Ephedrine: FDA and Health Canada

Last year, CTV News reported, “Health Canada says an unauthorized health product called West Pharm Therma Lean Fat Burma Engergizer has been found on the Canadian market that contains both ephedrine and caffeine, which could cause serious adverse effects and even death when combined.”[1] It was sold on the Internet. Health Canada advised the company to stop selling and advertising the product, and the company has closed down its website.

Eight years earlier, I reported this same dietary supplement sold in local health food stores in spite of a warning from Health Canada in the American Academy of Allergy, Asthma and Immunology 58th Annual Meeting, New York, NY, on 3 March 2002.[2

In 1997, the US Food and Drug Administration (FDA) proposed some restrictions in the sale of ephedrine alkaloids in dietary supplements. Health Canada issued ephedra/ephedrine product warnings in the same year. Adverse cardiovascular and central nervous system events associated with dietary supplements containing ephedra alkaloids were reported in 2000.[3]

Ephedra was reported to be 100 to 700 times more likely to cause a significant reaction than other commonly used supplements such as Kava or Ginkgo biloba.[4]

The US Food and Drug Administration is restricted by the Dietary Supplements Health and Education Act of 1994. Ephedrine/ephedrine alkaloid is the first dietary supplement/complementary and alternative medicine that the US FDA was able to ban the sale of because of the serious adverse effects.[5] A legal challenge was launch­ed by a supplement manufacturer against the ban. Finally in 2007, the US Supreme Court declined to hear the appeal from the manufacturer.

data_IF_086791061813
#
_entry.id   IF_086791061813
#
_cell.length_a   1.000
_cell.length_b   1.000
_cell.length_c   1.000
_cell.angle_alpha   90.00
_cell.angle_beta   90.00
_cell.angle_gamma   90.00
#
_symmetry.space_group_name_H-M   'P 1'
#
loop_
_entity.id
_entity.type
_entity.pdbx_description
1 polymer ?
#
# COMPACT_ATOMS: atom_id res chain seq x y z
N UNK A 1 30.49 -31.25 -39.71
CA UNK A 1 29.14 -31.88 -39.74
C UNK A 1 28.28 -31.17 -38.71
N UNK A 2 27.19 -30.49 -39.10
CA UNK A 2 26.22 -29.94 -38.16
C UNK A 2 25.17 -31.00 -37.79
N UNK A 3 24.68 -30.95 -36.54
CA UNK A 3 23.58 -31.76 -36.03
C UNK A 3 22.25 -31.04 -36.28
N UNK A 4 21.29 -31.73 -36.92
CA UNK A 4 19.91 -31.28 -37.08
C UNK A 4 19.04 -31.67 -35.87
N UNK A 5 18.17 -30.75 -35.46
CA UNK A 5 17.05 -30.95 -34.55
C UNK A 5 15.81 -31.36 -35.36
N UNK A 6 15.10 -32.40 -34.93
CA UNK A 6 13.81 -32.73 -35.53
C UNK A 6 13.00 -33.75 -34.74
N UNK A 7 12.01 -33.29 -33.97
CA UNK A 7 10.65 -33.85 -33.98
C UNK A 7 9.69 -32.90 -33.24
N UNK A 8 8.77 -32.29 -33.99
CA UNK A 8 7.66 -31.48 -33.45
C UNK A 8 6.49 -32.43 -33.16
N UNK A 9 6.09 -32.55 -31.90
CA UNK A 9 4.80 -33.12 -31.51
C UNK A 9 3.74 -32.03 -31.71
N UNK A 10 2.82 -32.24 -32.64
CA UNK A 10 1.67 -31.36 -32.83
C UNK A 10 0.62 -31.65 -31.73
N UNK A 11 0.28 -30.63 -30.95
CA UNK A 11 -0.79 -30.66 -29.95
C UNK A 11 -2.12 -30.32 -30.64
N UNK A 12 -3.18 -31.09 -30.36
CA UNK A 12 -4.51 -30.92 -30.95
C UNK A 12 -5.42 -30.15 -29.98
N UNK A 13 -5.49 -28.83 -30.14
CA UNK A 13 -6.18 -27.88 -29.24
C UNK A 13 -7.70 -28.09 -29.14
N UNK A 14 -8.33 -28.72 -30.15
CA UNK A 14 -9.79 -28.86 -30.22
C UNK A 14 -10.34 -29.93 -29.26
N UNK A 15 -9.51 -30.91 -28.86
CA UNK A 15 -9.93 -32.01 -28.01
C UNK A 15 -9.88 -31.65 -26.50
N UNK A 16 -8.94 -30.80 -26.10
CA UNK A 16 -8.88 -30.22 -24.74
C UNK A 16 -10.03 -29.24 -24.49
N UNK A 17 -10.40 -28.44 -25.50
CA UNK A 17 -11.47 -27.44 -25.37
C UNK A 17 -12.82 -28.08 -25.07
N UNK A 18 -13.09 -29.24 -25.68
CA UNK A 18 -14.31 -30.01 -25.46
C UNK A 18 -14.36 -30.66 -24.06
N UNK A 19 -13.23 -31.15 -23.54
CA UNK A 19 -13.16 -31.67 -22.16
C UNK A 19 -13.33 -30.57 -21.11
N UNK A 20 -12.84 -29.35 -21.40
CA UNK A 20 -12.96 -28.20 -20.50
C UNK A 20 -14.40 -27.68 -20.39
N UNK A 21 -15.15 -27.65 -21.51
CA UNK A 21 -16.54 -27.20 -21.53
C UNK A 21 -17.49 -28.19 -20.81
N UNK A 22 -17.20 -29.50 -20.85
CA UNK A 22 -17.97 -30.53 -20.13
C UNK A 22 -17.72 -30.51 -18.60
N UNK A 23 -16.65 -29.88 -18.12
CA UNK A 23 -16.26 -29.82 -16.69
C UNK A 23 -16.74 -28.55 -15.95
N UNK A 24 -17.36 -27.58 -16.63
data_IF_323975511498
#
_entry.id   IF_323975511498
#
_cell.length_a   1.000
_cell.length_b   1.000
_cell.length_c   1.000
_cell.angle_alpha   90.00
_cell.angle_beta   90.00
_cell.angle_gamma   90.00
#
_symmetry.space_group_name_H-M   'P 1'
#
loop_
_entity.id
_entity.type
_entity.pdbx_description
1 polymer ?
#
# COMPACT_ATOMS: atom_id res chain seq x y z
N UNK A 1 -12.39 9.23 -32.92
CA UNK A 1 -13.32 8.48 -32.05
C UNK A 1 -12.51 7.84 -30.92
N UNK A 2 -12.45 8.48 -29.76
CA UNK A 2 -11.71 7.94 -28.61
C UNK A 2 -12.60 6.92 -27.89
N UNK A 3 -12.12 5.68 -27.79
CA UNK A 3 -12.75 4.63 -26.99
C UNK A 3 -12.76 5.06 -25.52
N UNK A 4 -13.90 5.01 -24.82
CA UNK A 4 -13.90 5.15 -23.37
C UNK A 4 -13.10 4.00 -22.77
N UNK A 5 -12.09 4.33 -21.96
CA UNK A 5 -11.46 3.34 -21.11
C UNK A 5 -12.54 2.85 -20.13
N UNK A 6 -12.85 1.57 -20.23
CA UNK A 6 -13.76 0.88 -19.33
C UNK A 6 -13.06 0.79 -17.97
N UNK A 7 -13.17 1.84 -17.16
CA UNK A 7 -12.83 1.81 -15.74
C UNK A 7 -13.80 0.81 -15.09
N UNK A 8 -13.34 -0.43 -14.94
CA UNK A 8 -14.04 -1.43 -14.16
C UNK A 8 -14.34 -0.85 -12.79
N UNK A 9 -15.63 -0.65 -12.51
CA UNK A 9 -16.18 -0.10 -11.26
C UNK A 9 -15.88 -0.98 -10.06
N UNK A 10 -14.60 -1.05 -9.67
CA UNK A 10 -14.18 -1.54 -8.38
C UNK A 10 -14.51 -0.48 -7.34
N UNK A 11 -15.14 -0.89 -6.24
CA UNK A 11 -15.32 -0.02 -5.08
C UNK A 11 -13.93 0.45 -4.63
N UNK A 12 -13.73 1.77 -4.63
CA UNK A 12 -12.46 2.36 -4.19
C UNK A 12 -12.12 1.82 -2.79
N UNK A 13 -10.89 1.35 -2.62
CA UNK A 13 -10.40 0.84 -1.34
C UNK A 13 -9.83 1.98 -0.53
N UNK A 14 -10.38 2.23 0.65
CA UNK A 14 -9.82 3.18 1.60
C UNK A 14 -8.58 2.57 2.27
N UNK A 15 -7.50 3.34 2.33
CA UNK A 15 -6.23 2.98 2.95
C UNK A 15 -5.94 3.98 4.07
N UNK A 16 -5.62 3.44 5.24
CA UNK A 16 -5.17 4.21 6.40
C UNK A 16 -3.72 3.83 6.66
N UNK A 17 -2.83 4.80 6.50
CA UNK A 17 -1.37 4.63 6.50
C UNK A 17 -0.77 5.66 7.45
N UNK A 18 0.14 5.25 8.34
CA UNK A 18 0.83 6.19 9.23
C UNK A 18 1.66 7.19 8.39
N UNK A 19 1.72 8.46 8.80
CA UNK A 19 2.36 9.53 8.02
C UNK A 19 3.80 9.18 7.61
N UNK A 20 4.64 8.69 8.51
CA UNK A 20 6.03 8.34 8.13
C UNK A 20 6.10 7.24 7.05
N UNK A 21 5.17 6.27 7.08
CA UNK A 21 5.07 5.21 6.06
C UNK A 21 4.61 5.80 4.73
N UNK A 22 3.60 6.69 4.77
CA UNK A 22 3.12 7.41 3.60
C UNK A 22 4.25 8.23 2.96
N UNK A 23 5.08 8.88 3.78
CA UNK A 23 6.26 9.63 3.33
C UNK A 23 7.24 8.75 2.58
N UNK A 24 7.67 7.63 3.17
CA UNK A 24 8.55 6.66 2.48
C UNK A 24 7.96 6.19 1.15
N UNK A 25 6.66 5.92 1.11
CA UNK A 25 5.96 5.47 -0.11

Unlike the US FDA, Health Canada does not have an act to regulate dietary supplements, and issued only a partial ban on the sale of ephedrine-containing products.[6

In recent visits to local Chinese herbal shops, I was surprised to find for sale a complementary and alternative medicine, Madam Pearl’s Cough Syrup DM, with ingredients containing ephedrine HCl 7.5 mg per 30 mL, as well as three other pharmaceutical products with Health Canada drug identification numbers. The cough syrup in question falls within Health Canada restriction.

Life-threatening adverse reactions have been reported to occur with doses of 1 to 5 mg.[7] There are multiple products of ephedrine currently available for sale on the Internet, including one directly from Canada. 

Health Canada should consider changing the partial ban on ephedrine-containing dietary supplements to a complete ban for the health of Canadians. 
—H.C. George Wong, MD


1. Health Canada issues ephedrine product warning. CTV News [Internet]. 1 April 2010. Accessed 23 April 2011]. www.ctv.ca/CTVNews/TopStories/20100401/product_ns_100401/.
2. Wong HCG. Potential adverse reactions from the use of complementary and alternative medicine and other dietary supplements with warning from Canada and U.S. health authorities. J Allergy Clin Immunol 2002;109:S153
3. Hall CA, Benowitz NL. Adverse cardiovascular and central nervous system events associated with dietary supplements containing ephedra alkaloids. N Engl J Med 2000;343:1835-1838.
4. Bent S, Tiedt TN, Odden MC, et al. The relative safety of ephedra compared with other herbal products. Ann Intern Med 2003;138:468-471.
5. Ephedra. Wikipedia. Accessed 23 April 2011. http://en.wikipedia.org/wiki/Ephedra.
6. Health Canada. Natural Health Products Directorate. Natural health products compliance guide. Ottawa, ON: 2007 Report No.: 0-662-4403-5.
7. Cupp MJ. Herbal remedies: Adverse effects and drug interactions. Am Fam Phys 1999;59:1239-1244.

H.C. George Wong, MD, FRCPC. Ephedrine: FDA and Health Canada. BCMJ, Vol. 53, No. 6, July, August, 2011, Page(s) 262 - Letters.

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